• How are solutes transported through the upper 400 m of basement, and what is the effective porosity of fluid conduits?
• What are the lateral and vertical gradients in pressure, temperature, and formation fluid chemistry along and across the Second Ridge?

Successfully addressing these and related questions required a combination of conventional and nonstandard scientific drilling approaches. In the rest of this section, we highlight unusual aspects of Expedition 301 and related experiments. Other components of the scientific program that are essential to the overall effort (e.g., petrographic analysis, inorganic geochemistry, and measurements of sediment temperature) are well established within the scientific drilling community and are not discussed. Some of the discussion includes work to be done during future drilling or submersible operations; this information is presented to provide context for planning and prioritization during Expedition 301 and beyond.

Hydrogeologic Testing

Two primary kinds of active hydrologic tests were completed prior to Expedition 301 in the Deep Sea Drilling Project (DSDP) and ODP: slug tests and injection/flow tests (Becker and Davis, 2003; Fisher, 1998). Both kinds of tests have involved a single borehole and a drill string packer. Another form of flow test involves monitoring the movement of fluid into or out of a borehole resulting from natural pressure differences, after removal of a low-permeability sediment seal (e.g., Becker and Davis, 2003; Fisher et al., 1997). During a slug test, formation pressure is abruptly modified through rapid injection of a small fluid volume, and the pressure-time response of the isolated interval allows estimation of transmissivity (T) and storativity (S). Transmissivity is hydraulic conductivity (ease of fluid flow) multiplied by aquifer thickness within a horizontal system. Storativity is a measure of aquifer and fluid compressibility within a horizontal system. Although slug tests can be used to assess transmissivity in the immediate vicinity of a borehole, they are notoriously poor at constraining storativity and are not very useful in formations that are highly permeable. Single hole injection and flow tests provide little information on storage properties, although they can be used to estimate bulk transmissivities with a radial scale that is somewhat greater than slug tests. The radius of investigation of any seafloor hydrologic test depends mainly on T and S and the duration of the test (Becker and Davis, 2003; Fisher, 1998).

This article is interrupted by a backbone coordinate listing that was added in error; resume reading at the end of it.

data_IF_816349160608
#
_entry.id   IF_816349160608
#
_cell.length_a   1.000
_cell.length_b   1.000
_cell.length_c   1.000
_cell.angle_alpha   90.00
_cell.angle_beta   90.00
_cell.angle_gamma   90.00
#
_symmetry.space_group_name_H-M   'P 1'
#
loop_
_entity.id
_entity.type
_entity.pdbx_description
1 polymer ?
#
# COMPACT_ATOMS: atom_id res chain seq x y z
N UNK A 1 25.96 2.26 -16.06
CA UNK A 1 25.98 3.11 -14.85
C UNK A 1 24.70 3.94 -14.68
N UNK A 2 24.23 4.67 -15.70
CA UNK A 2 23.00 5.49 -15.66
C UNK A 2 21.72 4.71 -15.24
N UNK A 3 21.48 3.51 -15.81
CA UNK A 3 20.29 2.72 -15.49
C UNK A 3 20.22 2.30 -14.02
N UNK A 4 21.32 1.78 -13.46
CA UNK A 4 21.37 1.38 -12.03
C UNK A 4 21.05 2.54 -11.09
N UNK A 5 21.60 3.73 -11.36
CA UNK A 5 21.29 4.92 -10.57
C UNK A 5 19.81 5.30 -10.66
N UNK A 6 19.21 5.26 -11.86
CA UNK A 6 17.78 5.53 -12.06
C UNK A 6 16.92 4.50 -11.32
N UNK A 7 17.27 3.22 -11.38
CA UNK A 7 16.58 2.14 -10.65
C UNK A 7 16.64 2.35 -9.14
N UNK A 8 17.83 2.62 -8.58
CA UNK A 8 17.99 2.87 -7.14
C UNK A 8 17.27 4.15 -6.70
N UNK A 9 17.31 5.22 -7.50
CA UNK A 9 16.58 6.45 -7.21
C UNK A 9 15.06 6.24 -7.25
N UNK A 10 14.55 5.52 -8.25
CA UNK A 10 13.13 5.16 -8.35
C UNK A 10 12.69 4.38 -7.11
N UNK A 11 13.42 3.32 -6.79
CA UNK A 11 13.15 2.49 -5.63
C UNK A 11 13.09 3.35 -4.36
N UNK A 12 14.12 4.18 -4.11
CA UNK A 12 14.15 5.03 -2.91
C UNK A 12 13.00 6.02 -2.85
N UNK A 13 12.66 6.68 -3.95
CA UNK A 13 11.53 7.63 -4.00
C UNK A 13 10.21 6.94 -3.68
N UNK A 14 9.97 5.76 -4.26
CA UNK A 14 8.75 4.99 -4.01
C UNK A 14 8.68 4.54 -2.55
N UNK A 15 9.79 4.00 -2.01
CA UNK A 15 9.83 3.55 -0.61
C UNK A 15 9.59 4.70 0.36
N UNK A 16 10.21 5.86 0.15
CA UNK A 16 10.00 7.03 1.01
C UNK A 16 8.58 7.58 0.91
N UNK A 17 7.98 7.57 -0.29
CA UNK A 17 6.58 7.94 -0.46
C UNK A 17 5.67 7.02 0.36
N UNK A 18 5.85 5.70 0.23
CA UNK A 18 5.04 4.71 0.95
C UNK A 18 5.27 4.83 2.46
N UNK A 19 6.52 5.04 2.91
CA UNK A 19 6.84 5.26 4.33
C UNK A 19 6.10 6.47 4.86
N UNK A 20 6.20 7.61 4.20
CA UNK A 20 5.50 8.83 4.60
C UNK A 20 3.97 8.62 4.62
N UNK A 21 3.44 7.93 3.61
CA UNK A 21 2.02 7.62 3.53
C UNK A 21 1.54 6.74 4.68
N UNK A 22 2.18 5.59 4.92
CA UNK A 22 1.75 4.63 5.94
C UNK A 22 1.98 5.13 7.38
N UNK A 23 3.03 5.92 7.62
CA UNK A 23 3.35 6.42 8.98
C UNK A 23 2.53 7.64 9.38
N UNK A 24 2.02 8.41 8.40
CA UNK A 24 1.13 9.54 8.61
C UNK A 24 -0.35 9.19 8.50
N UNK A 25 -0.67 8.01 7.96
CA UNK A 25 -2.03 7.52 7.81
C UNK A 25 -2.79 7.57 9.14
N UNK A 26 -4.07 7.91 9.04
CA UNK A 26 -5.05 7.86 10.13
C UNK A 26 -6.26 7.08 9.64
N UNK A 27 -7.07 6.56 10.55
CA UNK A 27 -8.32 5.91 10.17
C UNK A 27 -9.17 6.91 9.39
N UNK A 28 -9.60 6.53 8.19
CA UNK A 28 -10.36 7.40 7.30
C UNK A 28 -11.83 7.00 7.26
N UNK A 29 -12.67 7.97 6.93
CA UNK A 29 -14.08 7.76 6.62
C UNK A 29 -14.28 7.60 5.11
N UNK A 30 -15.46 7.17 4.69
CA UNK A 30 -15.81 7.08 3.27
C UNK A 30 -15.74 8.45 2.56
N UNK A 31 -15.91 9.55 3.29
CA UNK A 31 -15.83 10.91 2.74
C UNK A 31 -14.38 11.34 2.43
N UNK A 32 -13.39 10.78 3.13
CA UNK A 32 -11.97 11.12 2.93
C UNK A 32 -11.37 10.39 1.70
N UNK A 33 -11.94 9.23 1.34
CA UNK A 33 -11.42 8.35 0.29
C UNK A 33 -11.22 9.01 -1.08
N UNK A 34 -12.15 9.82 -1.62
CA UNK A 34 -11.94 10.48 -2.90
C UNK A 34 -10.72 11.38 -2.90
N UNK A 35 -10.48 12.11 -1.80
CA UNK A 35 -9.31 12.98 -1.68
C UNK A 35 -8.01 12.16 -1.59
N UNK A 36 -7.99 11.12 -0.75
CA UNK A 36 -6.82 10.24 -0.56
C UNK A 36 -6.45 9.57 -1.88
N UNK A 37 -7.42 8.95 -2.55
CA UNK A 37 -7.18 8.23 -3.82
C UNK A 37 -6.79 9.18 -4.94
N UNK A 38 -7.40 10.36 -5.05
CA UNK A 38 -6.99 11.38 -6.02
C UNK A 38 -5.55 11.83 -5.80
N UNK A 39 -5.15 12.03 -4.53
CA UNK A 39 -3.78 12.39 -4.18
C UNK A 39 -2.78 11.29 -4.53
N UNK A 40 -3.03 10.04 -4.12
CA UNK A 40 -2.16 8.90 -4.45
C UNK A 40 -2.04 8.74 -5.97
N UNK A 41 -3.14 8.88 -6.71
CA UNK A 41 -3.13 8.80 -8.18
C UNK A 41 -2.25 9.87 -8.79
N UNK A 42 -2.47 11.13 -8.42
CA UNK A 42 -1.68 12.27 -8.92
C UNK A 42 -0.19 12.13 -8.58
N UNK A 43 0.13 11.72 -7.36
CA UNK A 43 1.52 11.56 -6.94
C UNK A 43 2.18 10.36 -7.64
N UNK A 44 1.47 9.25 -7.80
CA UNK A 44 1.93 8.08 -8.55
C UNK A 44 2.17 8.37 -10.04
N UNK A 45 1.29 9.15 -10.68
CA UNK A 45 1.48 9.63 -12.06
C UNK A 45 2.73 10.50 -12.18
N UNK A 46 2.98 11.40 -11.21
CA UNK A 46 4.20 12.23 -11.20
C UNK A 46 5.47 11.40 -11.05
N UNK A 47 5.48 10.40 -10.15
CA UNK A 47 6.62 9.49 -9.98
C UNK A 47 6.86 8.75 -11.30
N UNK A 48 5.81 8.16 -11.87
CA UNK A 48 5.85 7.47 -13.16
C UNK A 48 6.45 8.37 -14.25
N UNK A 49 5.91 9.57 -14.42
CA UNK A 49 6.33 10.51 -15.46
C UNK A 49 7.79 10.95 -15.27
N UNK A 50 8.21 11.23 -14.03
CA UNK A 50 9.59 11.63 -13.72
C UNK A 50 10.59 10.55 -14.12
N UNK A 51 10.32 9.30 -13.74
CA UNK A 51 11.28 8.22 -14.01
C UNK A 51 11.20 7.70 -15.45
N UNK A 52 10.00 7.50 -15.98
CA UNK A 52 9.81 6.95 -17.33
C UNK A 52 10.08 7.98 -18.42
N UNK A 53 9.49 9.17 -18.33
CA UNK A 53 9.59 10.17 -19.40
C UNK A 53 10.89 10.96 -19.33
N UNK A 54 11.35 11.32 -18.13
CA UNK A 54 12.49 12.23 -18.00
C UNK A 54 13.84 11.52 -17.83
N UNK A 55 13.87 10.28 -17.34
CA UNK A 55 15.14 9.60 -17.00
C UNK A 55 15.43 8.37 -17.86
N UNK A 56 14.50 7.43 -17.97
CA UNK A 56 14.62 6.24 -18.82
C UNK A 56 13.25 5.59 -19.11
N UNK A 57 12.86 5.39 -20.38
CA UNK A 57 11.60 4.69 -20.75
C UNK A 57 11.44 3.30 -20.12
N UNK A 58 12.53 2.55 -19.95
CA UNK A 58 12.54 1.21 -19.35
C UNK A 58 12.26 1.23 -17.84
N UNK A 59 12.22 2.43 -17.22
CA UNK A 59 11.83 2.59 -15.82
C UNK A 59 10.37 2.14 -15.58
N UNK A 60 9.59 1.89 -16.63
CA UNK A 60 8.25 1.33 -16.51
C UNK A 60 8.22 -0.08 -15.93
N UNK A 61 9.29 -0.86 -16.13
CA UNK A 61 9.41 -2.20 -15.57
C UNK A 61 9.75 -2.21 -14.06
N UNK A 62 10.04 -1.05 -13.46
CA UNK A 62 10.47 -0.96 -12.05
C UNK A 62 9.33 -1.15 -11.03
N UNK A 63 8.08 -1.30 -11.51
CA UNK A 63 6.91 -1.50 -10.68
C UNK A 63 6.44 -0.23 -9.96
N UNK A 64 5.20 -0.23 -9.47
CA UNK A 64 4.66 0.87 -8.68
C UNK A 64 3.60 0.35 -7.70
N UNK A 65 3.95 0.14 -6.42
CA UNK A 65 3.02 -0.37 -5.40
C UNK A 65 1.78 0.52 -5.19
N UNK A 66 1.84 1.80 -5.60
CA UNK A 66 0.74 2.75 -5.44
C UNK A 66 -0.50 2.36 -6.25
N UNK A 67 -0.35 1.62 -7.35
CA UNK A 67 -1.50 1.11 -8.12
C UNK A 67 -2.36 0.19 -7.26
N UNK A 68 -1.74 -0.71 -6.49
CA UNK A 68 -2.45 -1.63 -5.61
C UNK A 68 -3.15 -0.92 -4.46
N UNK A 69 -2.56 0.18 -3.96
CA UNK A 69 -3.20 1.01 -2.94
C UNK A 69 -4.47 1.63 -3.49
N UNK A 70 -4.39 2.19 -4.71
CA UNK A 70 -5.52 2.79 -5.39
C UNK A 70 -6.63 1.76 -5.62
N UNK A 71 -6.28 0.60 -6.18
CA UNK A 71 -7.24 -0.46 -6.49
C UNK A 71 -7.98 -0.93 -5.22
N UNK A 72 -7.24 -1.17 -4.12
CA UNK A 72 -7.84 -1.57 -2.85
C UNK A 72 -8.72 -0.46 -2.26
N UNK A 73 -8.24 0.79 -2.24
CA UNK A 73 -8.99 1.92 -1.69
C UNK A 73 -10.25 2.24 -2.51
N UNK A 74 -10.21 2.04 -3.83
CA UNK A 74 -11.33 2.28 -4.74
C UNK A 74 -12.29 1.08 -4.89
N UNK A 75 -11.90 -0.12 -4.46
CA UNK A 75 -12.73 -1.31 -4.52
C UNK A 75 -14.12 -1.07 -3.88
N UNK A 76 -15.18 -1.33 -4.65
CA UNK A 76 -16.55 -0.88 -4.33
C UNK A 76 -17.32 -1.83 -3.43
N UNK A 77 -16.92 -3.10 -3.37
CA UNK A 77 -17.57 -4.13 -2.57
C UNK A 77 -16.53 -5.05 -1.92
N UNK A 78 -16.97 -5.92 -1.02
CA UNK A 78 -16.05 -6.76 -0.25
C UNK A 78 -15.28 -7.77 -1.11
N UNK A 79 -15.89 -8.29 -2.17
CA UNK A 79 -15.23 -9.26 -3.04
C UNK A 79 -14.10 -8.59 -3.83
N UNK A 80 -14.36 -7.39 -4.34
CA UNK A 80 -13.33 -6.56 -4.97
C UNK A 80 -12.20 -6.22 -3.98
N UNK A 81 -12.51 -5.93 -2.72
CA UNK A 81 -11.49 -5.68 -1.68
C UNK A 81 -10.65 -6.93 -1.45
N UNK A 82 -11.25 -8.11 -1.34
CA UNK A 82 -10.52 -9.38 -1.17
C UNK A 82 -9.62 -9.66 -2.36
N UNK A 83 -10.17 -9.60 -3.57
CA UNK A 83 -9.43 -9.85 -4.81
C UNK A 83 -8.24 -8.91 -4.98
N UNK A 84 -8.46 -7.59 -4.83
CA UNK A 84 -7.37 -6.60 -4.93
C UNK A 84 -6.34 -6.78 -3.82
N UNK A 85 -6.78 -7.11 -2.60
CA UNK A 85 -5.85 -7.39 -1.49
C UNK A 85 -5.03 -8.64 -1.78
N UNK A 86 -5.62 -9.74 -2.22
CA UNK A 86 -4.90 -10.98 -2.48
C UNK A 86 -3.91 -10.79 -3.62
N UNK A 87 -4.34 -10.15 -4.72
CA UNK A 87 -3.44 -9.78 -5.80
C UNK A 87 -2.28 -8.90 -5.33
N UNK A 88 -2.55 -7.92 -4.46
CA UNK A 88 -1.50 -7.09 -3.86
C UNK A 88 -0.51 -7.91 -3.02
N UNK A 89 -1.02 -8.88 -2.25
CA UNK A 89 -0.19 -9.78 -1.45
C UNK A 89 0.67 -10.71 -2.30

CORK observations of formation pressure response to tidal forcing have also been used to estimate hydraulic diffusivity (T/S) and storativity within oceanic crust (e.g., Davis et al., 2000), but as with interpretation of packer experiments, interpretation of passive CORK observations requires assumptions regarding the hydrologic homogeneity and isotropic nature of oceanic crust, as well as the geometry of the flow system and the magnitude, timing, and location of the source function. Observational data (geological, geochemical, and geophysical) demonstrate that the oceanic crust is highly heterogeneous and anisotropic (e.g., Becker and Davis, 2003; Fisher, 2004; Fisher and Becker, 2000). Numerical models have not helped to resolve discrepancies between properties estimated using different techniques because the models themselves are highly idealized. Applying a suite of techniques is the best way to assess the true nature of crustal permeability, including scaling phenomena (Fig. F5), and the validity of simplified representations of these systems.